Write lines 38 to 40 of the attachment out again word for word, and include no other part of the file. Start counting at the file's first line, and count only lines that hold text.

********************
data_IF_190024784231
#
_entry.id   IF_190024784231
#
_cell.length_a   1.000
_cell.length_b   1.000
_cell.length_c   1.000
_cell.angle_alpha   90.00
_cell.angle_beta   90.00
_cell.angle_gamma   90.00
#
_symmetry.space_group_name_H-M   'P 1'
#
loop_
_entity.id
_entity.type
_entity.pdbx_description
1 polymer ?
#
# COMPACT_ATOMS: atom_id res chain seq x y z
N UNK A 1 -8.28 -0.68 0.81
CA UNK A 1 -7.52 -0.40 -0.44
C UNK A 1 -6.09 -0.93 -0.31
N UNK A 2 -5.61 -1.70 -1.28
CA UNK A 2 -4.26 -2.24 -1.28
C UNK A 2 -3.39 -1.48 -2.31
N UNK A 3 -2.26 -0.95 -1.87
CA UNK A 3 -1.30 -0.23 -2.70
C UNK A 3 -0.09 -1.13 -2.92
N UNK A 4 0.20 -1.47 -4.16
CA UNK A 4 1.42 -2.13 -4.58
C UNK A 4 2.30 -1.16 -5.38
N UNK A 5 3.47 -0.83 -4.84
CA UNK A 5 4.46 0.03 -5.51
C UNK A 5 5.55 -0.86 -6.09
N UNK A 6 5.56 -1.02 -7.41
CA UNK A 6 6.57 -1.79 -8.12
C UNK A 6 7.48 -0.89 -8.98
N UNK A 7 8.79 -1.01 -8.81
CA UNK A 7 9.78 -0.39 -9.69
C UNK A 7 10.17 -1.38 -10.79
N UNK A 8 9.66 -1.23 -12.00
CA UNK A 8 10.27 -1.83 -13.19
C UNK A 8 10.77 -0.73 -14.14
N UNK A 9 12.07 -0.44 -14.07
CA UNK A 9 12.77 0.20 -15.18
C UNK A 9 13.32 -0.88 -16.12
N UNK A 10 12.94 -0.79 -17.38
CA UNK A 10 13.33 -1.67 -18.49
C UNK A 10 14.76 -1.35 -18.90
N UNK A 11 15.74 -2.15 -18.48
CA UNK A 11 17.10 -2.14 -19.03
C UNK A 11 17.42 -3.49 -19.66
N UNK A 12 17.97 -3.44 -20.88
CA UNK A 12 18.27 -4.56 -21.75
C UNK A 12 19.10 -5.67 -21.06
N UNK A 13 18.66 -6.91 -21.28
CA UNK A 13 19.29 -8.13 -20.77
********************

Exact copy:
C UNK A 6 7.48 -0.89 -8.98
N UNK A 7 8.79 -1.01 -8.81
CA UNK A 7 9.78 -0.39 -9.69